_ability.AttackType = AttackType.Fire | AttackType.Wind;

The above code is setting the ability’s attack type to Fire and Wind. The game can then check this later when doing the battle calcs.

# Bitwise NOT (~)

The bitwise ~ operator is different than the previous ones we have looked at. Where as the & has been similar to && and the | has been similar to ||, the ~ operator is similar to the ! operator. You know how the ! operator can flip a boolean from true to false. The ~ operator reverses a binary value.

128 | 64 | 32 | 16 | 8 | 4 | 2 | 1 |

0 | 0 | 1 | 0 | 0 | 1 | 0 | 0 |

The above number is 36.

The same as last time. If we apply the operator to it we get:

128 | 64 | 32 | 16 | 8 | 4 | 2 | 1 |

1 | 1 | 0 | 1 | 1 | 0 | 1 | 0 |

OK cool. I mean to me this is not the useful part of the NOT operator for gameplay programming anyway.

If we look at our JRPG example with our flags. You can use the NOT operator to unset a flag.

_ability.AttackType = AttackType.Fire | AttackType.Wind; _ability.AttackType &= ~AttackType.Wind;

The above will remove the Wind element from the ability.

# Bitwise XOR (^)

The ^ operator, like the previous operators, compares the binary digits of these numbers. If only one of the two comparing integers in the binary is a 1, it inserts a 1 into the result. Otherwise a 0 is inserted.

128 | 64 | 32 | 16 | 8 | 4 | 2 | 1 |

0 | 0 | 1 | 0 | 0 | 1 | 0 | 0 |

The above number is 36.

128 | 64 | 32 | 16 | 8 | 4 | 2 | 1 |

0 | 0 | 0 | 1 | 0 | 1 | 1 | 0 |

And the above number here is 22.

You know like all the previous times.

128 | 64 | 32 | 16 | 8 | 4 | 2 | 1 |

0 | 0 | 1 | 1 | 0 | 0 | 1 | 0 |

And the result is 50.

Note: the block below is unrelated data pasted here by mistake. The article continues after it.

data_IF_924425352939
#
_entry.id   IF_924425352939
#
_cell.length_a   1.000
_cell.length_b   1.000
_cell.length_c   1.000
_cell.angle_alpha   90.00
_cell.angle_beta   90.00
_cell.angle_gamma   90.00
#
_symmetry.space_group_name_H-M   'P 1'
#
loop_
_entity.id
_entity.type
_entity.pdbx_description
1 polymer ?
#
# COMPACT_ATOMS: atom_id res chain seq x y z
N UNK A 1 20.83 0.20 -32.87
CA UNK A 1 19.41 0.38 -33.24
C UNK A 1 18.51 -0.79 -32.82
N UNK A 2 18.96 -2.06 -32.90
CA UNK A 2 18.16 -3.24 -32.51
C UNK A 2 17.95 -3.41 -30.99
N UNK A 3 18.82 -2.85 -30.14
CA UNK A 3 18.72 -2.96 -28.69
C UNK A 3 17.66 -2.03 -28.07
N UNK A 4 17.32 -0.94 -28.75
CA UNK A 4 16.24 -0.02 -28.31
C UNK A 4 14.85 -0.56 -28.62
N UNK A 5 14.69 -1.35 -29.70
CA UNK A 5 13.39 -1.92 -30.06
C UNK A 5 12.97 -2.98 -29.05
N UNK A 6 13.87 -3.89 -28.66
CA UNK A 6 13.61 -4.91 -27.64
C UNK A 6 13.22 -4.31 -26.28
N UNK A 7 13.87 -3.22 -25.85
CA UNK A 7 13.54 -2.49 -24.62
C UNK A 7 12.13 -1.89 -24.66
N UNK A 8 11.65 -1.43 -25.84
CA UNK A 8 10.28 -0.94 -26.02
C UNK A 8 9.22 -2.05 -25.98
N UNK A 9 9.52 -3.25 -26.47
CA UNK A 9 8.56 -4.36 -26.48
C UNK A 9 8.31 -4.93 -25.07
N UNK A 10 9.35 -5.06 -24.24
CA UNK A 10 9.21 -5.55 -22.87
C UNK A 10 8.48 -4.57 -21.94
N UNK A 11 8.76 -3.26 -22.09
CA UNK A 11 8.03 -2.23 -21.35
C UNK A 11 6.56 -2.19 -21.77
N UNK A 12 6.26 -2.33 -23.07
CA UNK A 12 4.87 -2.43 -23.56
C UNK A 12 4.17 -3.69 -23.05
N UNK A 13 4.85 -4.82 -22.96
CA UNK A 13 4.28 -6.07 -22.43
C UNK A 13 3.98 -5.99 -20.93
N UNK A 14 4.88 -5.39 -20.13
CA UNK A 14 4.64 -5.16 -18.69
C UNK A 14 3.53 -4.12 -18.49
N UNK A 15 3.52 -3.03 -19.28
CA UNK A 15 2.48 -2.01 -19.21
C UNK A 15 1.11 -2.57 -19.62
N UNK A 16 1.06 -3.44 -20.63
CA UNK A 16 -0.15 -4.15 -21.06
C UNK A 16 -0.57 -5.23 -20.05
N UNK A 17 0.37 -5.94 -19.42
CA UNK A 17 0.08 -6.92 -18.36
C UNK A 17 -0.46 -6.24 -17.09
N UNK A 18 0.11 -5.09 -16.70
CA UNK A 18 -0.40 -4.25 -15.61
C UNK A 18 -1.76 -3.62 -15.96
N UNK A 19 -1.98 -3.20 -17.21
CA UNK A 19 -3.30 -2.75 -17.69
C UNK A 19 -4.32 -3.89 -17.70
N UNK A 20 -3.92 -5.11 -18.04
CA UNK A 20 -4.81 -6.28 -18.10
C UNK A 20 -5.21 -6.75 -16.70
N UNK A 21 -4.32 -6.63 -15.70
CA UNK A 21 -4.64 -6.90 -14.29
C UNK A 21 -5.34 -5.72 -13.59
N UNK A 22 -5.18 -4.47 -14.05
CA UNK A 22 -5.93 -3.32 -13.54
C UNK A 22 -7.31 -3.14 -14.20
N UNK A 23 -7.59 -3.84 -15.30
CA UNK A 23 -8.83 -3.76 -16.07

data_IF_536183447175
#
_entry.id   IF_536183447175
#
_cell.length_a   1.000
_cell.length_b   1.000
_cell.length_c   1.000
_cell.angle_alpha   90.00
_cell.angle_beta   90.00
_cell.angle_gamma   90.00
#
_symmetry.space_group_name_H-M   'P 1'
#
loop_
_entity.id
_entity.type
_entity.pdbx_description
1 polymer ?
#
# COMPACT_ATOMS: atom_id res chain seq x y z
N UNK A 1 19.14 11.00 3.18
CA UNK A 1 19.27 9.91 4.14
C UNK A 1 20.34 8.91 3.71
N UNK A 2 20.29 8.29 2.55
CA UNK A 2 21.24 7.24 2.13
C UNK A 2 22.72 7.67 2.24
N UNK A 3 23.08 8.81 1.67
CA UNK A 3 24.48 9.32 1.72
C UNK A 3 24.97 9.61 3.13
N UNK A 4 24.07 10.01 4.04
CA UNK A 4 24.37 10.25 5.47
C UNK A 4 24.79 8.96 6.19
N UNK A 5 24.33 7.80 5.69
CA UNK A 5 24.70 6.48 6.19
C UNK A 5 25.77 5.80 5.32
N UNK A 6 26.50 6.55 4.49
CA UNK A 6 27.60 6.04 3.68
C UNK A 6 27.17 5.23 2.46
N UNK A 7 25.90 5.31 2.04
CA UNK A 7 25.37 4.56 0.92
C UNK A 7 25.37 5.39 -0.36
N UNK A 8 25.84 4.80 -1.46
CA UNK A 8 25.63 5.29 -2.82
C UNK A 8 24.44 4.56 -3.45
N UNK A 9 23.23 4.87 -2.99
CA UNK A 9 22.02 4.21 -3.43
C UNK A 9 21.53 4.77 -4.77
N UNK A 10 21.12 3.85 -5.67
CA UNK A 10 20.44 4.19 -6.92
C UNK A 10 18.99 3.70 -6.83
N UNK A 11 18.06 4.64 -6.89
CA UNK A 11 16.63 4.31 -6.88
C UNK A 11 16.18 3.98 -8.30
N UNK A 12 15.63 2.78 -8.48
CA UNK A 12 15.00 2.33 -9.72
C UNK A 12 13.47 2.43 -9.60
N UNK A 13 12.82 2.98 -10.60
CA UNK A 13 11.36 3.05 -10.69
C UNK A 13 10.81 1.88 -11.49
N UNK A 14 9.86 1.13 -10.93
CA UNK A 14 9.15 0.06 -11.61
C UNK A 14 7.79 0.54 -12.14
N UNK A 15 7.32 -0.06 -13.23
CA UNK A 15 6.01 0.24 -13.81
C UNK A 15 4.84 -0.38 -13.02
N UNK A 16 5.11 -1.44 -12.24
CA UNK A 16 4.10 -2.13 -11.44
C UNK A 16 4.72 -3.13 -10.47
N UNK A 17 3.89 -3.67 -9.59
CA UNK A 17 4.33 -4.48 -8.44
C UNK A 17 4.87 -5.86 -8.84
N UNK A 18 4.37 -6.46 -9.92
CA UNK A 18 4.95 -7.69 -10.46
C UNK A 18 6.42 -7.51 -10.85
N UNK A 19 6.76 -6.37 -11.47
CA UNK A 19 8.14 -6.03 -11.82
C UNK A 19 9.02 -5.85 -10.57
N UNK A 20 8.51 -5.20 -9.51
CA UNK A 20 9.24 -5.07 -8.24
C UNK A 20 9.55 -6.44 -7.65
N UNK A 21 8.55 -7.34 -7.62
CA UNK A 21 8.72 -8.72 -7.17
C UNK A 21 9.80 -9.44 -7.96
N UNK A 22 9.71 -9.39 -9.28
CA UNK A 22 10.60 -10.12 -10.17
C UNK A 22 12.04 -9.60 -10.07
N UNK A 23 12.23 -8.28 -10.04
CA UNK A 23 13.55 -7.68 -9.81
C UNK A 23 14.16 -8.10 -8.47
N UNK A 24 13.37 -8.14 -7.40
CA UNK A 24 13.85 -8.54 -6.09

Cool. So in regards to our example, the EXCLUSIVE OR is true only if the other is true, but not both. We can use it to toggle a value inside a flag.

_ability.AttackType = AttackType.Fire | AttackType.Wind; _ability.AttackType ^= AttackType.Wind;

The above code “toggles” Wind.

# Bitwise Shifting (<< / >>)

Bitwise shift operators work a little differently than before. Instead of comparing 2 integers, these operators shift an integer.

128 | 64 | 32 | 16 | 8 | 4 | 2 | 1 |

0 | 0 | 1 | 0 | 0 | 0 | 1 | 1 |

The above number is 37. If we 37 << 3 we slide all the digits left by 3

128 | 64 | 32 | 16 | 8 | 4 | 2 | 1 |

0 | 0 | 0 | 0 | 1 | 1 | 0 | 0 |

And the above number here is 12. You can also right shift the integer >> by any number that does a similar thing.

This is a harder one to find a decent example, or at least I cannot think of a time I have actively had to use it. If you look at the maths of bitshifting though, you can use it to do calculations. Shifting the bits of an integer number left by one place is the equivalent to multiplying the number by 2, whereas shifting it right is equivalent to dividing it by 2. I guess an example could be hardware that was used back in the day. This hardware did not have floating point support and thus in order to do any arithmetic, you had to do bitshifting. Wierd huh?

Again, I have never needed this in my day to day, but it is one of those things I have seen in programming tests. I have theorised why this stuff is probably still on tests in the past and the whole “programming test” is a post for another day.

Regardless, I hope this post will be helpful in some way when understanding bitwise operations, flags and bitshifting.